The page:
The call came at 2.00 on Wednesday. I’d discovered that the 1B bus really did stop outside Tesco as long as you stayed on it long enough. My Dobbie’s card which had been gathering cobwebs in the purse purchased a pot of tea. I’d come home late and slung a potato in the oven. I’d retrieved the baked potato and was smothering it in cheese. There’d been a cancellation, the hospital said, if I could get down to the hospital for 3.30 I could step into the slot and have my cataract operation. I ate the potato swiftly and headed off.
I needed the operation to get my driving licence back – yes that sad tale of the police ambush out on the distributor road and the challenge to read a number plate at twenty metres.
My mother’s experience weighed heavy. Her operation had been in the early days of laser eye surgery. Hers was the one in a thousand operations that went wrong. She lost the sight in her left eye. She didn’t want them to touch her other eye.
I had less than an hour. The promised morning of preparation was not going to happen. There was less worrying time than I thought I had. Maybe it was just intensified. The husband at work was unreachable. I was on my own.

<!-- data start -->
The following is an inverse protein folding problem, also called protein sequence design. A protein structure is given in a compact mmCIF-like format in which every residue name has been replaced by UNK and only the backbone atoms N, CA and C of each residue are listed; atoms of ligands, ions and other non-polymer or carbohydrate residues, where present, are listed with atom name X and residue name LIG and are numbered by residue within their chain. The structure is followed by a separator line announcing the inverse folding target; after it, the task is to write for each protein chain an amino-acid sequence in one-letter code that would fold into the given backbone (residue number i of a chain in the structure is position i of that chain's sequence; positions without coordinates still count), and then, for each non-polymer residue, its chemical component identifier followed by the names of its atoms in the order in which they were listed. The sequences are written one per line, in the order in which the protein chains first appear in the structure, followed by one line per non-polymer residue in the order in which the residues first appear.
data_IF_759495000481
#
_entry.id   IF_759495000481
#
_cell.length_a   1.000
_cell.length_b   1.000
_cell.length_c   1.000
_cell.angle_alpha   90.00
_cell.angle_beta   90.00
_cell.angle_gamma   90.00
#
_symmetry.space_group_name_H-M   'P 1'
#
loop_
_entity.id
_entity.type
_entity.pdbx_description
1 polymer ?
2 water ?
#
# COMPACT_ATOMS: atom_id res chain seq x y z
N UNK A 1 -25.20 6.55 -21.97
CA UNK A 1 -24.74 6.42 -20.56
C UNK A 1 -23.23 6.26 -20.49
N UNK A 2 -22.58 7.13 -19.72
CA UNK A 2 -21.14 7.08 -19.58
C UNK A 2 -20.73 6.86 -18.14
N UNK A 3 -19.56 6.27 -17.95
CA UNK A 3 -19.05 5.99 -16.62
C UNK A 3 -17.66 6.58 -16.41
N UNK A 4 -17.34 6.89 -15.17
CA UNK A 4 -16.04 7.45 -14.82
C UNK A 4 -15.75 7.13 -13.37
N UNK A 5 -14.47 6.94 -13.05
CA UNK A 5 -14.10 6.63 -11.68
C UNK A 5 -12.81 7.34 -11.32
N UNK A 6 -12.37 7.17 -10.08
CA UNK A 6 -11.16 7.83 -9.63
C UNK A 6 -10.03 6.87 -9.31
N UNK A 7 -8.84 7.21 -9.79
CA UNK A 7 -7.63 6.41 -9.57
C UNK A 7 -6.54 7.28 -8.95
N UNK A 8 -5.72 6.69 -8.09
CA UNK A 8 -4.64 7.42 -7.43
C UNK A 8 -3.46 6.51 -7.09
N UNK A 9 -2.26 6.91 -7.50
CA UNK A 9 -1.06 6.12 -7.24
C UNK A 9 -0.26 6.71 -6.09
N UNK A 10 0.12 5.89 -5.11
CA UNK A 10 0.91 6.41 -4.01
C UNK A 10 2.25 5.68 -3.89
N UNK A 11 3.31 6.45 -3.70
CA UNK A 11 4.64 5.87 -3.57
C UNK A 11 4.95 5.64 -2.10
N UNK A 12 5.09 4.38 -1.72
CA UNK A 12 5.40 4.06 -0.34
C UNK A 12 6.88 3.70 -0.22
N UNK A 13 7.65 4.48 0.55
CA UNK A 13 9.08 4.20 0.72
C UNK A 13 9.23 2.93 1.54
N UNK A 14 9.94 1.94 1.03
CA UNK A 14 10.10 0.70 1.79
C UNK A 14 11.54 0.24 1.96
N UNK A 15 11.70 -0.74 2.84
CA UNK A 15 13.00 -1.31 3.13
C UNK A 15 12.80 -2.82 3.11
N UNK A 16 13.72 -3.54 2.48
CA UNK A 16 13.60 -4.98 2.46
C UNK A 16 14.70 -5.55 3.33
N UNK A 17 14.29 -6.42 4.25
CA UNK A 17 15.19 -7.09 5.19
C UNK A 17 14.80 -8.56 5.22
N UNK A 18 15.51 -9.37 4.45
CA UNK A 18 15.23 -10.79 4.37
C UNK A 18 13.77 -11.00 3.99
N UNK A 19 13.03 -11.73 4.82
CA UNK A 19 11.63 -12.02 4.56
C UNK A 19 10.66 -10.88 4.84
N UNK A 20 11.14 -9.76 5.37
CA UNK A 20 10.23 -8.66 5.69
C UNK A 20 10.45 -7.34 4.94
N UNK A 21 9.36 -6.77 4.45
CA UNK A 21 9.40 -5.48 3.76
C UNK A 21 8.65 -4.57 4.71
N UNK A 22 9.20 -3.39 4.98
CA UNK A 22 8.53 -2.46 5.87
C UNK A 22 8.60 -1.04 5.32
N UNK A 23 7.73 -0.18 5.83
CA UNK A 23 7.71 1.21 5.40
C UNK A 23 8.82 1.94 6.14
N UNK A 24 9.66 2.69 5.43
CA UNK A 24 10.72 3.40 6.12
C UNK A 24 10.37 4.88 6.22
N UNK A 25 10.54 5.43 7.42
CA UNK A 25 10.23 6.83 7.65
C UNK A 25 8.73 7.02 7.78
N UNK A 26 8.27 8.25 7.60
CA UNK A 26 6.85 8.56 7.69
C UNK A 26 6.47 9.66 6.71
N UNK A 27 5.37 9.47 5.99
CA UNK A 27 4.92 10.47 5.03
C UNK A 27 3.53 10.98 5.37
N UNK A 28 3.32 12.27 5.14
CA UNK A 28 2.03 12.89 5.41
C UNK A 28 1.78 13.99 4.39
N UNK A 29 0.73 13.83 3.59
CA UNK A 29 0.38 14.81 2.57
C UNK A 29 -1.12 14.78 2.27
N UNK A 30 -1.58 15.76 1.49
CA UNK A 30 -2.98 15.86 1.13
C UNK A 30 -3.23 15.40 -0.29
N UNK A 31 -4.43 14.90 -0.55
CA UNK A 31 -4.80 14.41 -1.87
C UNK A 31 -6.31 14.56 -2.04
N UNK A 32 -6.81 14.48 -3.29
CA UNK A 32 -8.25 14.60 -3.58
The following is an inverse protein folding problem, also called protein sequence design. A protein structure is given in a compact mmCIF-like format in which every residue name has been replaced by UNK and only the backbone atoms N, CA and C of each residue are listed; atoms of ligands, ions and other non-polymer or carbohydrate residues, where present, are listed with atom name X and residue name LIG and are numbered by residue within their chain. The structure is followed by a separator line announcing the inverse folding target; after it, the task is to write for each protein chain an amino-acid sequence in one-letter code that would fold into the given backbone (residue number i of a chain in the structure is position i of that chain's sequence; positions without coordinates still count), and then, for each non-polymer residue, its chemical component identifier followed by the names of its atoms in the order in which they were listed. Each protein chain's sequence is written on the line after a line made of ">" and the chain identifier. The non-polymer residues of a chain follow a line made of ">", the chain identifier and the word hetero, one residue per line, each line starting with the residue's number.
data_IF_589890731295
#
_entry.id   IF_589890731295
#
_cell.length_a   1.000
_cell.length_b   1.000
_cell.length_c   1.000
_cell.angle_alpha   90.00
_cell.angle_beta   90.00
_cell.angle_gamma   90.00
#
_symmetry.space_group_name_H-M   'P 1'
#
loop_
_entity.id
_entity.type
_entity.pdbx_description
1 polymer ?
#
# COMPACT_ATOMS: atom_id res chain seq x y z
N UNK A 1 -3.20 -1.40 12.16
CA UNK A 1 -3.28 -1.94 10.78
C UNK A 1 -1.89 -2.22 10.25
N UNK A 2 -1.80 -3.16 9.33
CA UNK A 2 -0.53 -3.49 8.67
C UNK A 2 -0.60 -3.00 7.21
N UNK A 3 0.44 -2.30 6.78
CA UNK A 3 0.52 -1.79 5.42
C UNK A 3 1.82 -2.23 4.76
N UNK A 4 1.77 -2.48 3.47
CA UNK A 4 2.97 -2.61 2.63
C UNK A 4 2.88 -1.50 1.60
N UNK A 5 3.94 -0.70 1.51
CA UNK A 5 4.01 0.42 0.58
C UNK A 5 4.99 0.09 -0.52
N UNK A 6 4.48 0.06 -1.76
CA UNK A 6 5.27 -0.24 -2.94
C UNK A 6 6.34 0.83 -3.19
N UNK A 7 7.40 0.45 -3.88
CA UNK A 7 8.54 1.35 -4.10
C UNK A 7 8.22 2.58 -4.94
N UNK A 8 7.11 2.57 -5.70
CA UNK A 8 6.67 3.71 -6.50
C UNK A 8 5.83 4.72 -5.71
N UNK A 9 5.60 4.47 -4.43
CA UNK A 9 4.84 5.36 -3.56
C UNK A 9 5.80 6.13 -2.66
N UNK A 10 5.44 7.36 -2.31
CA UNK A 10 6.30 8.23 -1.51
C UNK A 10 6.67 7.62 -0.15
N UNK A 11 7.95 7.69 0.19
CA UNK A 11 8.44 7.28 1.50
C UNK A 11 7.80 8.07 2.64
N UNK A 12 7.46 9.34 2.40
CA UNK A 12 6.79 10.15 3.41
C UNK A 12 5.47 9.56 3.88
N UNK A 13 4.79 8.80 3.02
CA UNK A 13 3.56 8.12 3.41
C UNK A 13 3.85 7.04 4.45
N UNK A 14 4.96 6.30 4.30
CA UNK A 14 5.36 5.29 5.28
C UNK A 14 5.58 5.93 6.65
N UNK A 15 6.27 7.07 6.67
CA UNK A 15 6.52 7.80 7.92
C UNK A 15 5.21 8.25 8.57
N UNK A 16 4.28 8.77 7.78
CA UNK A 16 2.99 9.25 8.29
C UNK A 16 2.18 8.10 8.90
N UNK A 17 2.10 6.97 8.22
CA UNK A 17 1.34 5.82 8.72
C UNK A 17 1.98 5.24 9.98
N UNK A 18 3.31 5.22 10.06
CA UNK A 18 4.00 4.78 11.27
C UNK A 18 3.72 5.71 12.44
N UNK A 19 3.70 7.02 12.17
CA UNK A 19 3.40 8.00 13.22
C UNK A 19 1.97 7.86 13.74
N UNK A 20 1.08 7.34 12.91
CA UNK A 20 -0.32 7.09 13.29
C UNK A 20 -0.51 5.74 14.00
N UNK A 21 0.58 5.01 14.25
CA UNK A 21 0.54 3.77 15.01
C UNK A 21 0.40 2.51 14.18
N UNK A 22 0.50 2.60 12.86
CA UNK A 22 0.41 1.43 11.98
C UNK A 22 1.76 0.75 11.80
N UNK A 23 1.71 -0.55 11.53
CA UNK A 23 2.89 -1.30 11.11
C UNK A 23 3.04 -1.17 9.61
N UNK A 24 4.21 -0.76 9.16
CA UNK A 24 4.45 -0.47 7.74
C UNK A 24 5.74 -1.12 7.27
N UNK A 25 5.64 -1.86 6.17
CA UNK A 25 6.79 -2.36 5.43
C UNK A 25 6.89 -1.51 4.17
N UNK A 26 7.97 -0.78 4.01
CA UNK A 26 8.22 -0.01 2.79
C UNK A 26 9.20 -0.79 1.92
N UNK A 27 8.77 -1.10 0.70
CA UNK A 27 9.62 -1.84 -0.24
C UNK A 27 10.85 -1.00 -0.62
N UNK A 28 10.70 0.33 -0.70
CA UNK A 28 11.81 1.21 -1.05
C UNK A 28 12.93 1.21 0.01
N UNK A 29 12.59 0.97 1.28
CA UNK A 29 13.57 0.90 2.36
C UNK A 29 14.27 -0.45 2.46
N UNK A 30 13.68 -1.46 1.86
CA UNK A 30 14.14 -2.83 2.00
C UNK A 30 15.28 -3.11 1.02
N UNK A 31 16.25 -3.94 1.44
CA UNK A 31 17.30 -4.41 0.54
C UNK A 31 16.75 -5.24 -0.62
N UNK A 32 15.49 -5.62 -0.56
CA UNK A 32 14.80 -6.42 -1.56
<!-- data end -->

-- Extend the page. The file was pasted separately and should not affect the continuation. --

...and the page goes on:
Eye drops to widen the pupil, a final look at the eye to see that there had been no sudden changes to deal with, I was strapped down on the gurney and wheeled through. Strapped down? Maybe not, although I really had to supress the urge to run. Maybe the cataract and I could live in peace. Driving wasn’t all that it was cracked up to be and I had the bus pass.
Plastic was put over my face, not it an attempt to stop me breathing. A small eye-sized hole was cut out. I stared at the light as told to and the surgeon got on with the business. My right eye, not involved in all of this, tired its best to see what was going on. It was all very interesting. A nurse volunteered to hold my hand, not realising it might involve a few broken bones.
I could have done with music playing or the sound of calming waves. The whine of the laser was almost melodious but not quite. The cataract removed, the surgeon slipped the new lens in and tweaked it into place.
The light shining down as it was, the new lens reflected a rainbow of colours dancing a twirl of a waltz. It was beautiful. Disney and Pixar would have been hard pressed to produce something as stunning. If only I could capture it in paints.
With two bottles of eye drops, a letter for my optician and a A4 sheet of instructions I was thrown back into the world. A quick glimpse in the bathroom mirror revealed a me I had never seen – a face, complete with bags under the eyes – without glasses. Never a pretty face, it surprised me just how um-pretty. I shall adapt.
It’s a brave new world out there.